Wednesday, September 20, 2017
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Mahoning GOP added more than 21,000 registered voters from primary

Mahoning COUNTY GOP GROWTH SPURT WILL FIZZLE, DEM LEADER SAYS
Published: 4/10/16 @ 12:10


By David Skolnick

skolnick@vindy.com

YOUNGSTOWN

More than 6,000 Democrats in Mahoning County switched party affiliation to Republican largely to vote for Donald Trump, the GOP presidential front-runner, local political party chairmen say.

Also, 21,801 voters without party affiliation voted Republican in the March primary, Chris Rakocy, information technology manager for the county board of elections said after the primary results were finalized late last week.

Trump lost the Ohio primary by 11 percentage points to Gov. John Kasich, but won by 13 percentage points in this strong Democratic county.

Will the new registered Republicans stay?

“Probably not [all], but many will,” said Mark Munroe, county Republican Party chairman. “I did talk to some hard-core Democrats who were crossing over only to vote for Trump, and it was clear it would be a one-time thing. On the other hand, when talking to disaffected Democrats, I had the sense that we were in fact picking up new Republicans who would be with us for the long haul.”

“A lot of people switched parties to vote, in my opinion, for Donald Trump, but it’s an aberration,” said David Betras, county Democratic chairman. “These people, once they’re informed that Donald Trump said that American wages are too high [during a Nov. 10, 2015, Republican presidential debate] and other anti-American-worker comments, will come back home” to the Democratic Party.

Munroe said: “There is no question that interest in voting for Trump drove much of the crossover voting,” but there are lifelong Democrats who are “simply fed up” with the party.

There were 6,171 Democrats who cast Republican ballots in the primary compared with 154 Republicans switching affiliation to Democrats, Rakocy said.

Overall, there are now 35,867 registered Republicans in the county compared to 14,663 before the primary, he said.

Adding new GOP voters and those who already were registered Republicans would be 42,481. But 6,614 Republicans haven’t voted in a party primary since 2011, including last month’s, so they lost their party affiliation, Rakocy said.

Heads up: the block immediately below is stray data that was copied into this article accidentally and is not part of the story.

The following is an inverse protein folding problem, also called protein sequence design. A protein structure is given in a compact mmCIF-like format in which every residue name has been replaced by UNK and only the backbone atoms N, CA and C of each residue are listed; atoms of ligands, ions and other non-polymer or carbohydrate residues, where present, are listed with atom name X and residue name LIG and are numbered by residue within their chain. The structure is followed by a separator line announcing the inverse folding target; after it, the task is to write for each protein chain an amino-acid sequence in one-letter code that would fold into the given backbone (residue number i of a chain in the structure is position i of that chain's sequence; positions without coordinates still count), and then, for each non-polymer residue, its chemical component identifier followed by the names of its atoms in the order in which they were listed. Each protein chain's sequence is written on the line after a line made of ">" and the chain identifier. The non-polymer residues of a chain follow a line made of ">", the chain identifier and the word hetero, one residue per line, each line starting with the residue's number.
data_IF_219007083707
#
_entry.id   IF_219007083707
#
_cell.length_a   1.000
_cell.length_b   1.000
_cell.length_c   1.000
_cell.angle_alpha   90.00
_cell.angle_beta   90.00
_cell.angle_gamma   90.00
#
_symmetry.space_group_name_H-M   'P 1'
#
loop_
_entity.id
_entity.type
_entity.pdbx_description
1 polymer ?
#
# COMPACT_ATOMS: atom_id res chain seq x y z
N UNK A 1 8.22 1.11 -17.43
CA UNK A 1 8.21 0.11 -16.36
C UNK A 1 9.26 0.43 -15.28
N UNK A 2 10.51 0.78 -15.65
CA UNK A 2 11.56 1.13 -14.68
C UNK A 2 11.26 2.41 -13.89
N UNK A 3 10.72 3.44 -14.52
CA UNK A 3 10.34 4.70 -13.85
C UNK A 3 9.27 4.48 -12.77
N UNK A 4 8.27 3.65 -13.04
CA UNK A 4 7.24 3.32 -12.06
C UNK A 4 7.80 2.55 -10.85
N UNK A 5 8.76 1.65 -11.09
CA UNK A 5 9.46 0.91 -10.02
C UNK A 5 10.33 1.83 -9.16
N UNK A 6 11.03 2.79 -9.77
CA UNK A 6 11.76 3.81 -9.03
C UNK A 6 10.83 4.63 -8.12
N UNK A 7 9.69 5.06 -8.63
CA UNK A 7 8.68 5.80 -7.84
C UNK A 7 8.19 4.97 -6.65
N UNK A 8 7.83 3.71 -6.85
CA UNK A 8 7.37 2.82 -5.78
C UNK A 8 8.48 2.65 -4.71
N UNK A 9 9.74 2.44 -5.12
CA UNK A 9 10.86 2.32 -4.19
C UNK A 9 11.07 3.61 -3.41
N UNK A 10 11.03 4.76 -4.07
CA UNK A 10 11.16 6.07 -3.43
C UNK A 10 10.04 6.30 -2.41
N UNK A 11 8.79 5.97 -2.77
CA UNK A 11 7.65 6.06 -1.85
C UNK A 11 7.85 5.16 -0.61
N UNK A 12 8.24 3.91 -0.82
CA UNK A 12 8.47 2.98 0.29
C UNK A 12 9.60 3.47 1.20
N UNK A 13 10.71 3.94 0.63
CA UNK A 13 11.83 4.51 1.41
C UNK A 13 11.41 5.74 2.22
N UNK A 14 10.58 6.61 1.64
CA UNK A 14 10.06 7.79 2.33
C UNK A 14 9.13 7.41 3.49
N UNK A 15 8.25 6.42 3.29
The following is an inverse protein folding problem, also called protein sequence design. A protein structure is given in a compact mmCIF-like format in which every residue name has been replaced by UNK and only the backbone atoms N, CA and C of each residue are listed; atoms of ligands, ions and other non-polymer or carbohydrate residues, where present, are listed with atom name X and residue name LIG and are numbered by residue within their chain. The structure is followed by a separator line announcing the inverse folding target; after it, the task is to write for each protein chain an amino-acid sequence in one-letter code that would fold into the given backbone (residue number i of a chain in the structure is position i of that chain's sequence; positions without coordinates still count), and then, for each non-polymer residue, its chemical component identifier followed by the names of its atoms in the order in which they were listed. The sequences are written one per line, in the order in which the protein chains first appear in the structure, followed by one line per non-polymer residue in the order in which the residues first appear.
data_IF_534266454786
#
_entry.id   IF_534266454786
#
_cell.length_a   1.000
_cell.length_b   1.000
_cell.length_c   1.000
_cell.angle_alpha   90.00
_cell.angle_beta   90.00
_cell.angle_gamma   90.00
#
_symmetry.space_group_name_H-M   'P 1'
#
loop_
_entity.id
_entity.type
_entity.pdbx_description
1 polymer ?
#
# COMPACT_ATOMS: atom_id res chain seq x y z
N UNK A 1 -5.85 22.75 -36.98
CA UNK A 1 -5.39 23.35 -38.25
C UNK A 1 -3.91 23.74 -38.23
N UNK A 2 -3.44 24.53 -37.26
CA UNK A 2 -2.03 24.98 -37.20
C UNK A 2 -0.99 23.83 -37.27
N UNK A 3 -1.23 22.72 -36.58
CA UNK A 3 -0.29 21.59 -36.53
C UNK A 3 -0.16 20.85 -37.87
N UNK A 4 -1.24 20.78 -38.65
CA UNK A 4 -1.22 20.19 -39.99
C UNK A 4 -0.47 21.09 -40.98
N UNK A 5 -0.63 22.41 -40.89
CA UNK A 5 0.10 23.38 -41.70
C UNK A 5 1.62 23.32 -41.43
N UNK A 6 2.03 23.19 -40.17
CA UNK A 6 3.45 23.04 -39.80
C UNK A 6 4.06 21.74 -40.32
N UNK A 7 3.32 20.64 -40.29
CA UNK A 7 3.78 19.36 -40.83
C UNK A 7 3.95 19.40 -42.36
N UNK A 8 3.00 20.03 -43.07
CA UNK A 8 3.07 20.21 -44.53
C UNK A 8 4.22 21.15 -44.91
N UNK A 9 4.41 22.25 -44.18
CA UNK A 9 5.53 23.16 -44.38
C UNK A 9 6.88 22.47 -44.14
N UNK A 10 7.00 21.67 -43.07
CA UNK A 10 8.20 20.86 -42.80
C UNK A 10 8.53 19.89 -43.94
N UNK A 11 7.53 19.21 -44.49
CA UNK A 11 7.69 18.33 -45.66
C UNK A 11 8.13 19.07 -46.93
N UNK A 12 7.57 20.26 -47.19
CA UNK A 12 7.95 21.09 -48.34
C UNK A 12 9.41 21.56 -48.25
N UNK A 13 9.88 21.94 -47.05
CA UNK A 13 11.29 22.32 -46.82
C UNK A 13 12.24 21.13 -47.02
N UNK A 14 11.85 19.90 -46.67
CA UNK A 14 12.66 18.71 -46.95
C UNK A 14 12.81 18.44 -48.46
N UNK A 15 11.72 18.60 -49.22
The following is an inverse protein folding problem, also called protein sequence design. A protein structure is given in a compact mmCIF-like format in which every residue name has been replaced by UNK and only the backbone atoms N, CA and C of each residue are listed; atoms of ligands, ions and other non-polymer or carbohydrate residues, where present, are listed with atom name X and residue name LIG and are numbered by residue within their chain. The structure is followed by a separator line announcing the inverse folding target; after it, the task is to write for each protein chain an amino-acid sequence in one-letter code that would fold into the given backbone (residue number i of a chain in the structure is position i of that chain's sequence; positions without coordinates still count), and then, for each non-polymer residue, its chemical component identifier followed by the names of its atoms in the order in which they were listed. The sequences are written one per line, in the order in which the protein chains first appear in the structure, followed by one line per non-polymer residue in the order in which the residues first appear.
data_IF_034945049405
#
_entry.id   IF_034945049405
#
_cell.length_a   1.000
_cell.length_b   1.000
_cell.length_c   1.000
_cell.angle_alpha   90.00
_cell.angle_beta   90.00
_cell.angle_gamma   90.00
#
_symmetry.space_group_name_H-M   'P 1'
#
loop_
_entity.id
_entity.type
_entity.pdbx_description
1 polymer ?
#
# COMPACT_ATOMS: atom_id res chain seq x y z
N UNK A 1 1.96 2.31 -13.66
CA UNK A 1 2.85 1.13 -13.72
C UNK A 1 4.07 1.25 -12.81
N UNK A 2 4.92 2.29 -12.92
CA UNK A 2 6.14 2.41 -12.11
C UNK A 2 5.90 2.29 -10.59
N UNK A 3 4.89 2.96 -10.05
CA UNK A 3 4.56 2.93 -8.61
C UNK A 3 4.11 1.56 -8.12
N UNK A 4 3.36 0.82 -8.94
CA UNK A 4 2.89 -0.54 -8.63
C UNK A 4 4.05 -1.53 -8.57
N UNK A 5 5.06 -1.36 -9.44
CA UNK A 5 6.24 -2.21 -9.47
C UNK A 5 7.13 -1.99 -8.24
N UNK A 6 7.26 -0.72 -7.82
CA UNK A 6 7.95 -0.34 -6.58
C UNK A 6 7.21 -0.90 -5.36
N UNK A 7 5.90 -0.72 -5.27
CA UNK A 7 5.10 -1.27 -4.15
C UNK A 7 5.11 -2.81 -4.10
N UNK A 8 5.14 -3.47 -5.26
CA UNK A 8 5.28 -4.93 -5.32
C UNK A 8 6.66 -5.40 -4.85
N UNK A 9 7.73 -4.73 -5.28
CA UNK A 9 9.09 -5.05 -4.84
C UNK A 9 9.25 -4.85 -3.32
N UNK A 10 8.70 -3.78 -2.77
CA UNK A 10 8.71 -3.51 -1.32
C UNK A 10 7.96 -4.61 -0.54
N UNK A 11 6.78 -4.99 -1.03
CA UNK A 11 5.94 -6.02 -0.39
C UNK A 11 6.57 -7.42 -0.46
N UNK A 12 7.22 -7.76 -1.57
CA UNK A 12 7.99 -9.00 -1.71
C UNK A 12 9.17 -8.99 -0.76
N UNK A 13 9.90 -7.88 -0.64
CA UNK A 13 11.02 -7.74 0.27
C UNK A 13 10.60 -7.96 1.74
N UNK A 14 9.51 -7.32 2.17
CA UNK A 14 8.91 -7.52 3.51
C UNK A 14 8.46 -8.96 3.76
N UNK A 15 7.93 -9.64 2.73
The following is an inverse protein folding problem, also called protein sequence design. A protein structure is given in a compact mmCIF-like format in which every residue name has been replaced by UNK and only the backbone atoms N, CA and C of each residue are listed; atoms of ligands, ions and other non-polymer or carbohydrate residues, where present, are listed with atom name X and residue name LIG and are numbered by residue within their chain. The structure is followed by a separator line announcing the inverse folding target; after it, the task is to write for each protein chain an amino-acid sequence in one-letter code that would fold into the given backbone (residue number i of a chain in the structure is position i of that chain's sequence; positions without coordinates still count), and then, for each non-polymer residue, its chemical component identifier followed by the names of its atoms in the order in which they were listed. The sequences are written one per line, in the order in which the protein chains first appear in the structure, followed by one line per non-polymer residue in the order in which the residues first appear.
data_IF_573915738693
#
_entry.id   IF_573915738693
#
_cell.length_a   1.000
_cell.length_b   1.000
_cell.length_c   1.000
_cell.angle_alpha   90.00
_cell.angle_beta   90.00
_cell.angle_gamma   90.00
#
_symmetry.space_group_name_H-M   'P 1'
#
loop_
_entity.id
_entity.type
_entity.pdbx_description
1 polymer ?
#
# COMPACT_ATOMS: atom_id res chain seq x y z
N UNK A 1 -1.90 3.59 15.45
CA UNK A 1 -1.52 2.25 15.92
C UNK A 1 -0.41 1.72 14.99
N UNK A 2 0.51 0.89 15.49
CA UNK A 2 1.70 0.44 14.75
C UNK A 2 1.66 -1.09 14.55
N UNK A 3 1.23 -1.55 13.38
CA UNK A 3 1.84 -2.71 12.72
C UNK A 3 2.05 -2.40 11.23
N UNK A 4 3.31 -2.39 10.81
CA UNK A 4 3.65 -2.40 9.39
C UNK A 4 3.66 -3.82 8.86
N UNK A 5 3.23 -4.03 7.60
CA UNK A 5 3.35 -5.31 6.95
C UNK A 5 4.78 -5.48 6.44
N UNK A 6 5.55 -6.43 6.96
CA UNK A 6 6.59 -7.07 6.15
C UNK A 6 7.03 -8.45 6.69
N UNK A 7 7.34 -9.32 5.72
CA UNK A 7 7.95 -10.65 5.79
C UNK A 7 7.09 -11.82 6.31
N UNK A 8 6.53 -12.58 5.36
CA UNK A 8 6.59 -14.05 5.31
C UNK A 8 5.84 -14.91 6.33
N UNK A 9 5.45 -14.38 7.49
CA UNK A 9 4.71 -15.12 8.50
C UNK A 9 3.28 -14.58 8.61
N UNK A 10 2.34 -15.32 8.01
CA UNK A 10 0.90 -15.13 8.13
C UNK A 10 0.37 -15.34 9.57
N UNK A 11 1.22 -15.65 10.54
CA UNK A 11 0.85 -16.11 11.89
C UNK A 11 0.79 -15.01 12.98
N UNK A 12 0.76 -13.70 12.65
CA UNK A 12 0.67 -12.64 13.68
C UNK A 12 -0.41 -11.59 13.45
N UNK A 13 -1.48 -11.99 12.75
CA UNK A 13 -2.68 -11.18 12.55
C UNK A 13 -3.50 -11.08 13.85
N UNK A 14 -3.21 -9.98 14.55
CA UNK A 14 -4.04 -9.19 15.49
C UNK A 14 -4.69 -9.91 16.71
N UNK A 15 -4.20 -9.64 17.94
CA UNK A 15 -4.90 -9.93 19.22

There are 42,192 registered Democrats in the county, up a small amount from the 40,958 registered before the primary, Rakocy said.

Democrats lost about 15,000 of their registered voters in Mahoning County because those people haven’t voted in a Democratic primary since 2011.

Overall, 20,208 unaffiliated voters voted Democratic in last month’s primary, Rakocy said.

There are only 6,325 more registered Democrats than Republicans in a county that’s been dominated for decades by Democrats.

Auditor Ralph Meacham is the only registered Republican who ran with party affiliation holding a countywide office, and the first Republican to win a nonjudicial countywide race in 30 years. Republicans serve as judges in Mahoning County, but they run in general elections without party affiliation on the ballot.

“I wasn’t surprised there was a large crossover vote, and that Republican registration went up,” Munroe said. “What was a surprise, a shock really, was how large that number was. To see Republican registration more than double overnight in a presidential year was stunning.”

The Democratic crossover in Mahoning County for Trump, Betras said, is “the leftover coalition for [ex-U.S. Rep] Jim Traficant. Traficant and Trump are very much alike. We have a lot of Trump’s demographic here: white, male, blue-collar workers with not a lot of education.”

Though Betras is confident Hillary Clinton, the Democratic presidential front-runner, will win the general election, he said Trump is the Republicans’ best candidate to be competitive in Mahoning County.

Trump supporters “won’t vote for Ted Cruz or any other person Republicans will put up,” he said. “Obviously, they’re not going to vote for John Kasich. They didn’t vote for John Kasich” in the presidential primary.

Also, it doesn’t matter who is the Republican presidential nominee; Democrats in the county will win in November, Betras said.

But Munroe sees it differently.

“Because of the strong support for Trump in the Valley, a Trump candidacy may help our local slate,” he said. “We have the strongest slate of candidates that we have had in many years, and the combination of Trump support and a general aversion to Democrats driven by the ongoing corruption cases may make this a good year for Republicans.

“If Kasich is our nominee, I think the political environment will also be good, given his popularity and the chance to elect our favorite son to the White House,” Munroe added.


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